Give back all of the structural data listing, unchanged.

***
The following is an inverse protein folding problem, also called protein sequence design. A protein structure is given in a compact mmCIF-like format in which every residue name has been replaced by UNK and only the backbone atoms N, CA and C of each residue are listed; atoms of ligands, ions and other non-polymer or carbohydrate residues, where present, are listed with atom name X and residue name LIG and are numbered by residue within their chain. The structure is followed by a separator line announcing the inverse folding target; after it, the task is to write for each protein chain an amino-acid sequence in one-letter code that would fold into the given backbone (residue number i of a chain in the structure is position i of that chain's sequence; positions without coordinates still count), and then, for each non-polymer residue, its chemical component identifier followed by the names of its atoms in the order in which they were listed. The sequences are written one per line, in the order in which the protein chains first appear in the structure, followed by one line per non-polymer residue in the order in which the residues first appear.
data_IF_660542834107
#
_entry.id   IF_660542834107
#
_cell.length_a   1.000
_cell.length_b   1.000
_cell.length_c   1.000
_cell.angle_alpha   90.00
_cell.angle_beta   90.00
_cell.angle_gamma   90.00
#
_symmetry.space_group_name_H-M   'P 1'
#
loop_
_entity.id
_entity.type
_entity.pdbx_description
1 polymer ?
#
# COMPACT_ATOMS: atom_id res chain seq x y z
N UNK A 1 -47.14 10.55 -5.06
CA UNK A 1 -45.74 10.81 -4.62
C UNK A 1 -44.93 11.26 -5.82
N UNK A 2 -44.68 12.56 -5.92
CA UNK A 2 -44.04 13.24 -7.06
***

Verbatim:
The following is an inverse protein folding problem, also called protein sequence design. A protein structure is given in a compact mmCIF-like format in which every residue name has been replaced by UNK and only the backbone atoms N, CA and C of each residue are listed; atoms of ligands, ions and other non-polymer or carbohydrate residues, where present, are listed with atom name X and residue name LIG and are numbered by residue within their chain. The structure is followed by a separator line announcing the inverse folding target; after it, the task is to write for each protein chain an amino-acid sequence in one-letter code that would fold into the given backbone (residue number i of a chain in the structure is position i of that chain's sequence; positions without coordinates still count), and then, for each non-polymer residue, its chemical component identifier followed by the names of its atoms in the order in which they were listed. The sequences are written one per line, in the order in which the protein chains first appear in the structure, followed by one line per non-polymer residue in the order in which the residues first appear.
data_IF_660542834107
#
_entry.id   IF_660542834107
#
_cell.length_a   1.000
_cell.length_b   1.000
_cell.length_c   1.000
_cell.angle_alpha   90.00
_cell.angle_beta   90.00
_cell.angle_gamma   90.00
#
_symmetry.space_group_name_H-M   'P 1'
#
loop_
_entity.id
_entity.type
_entity.pdbx_description
1 polymer ?
#
# COMPACT_ATOMS: atom_id res chain seq x y z
N UNK A 1 -47.14 10.55 -5.06
CA UNK A 1 -45.74 10.81 -4.62
C UNK A 1 -44.93 11.26 -5.82
N UNK A 2 -44.68 12.56 -5.92
CA UNK A 2 -44.04 13.24 -7.06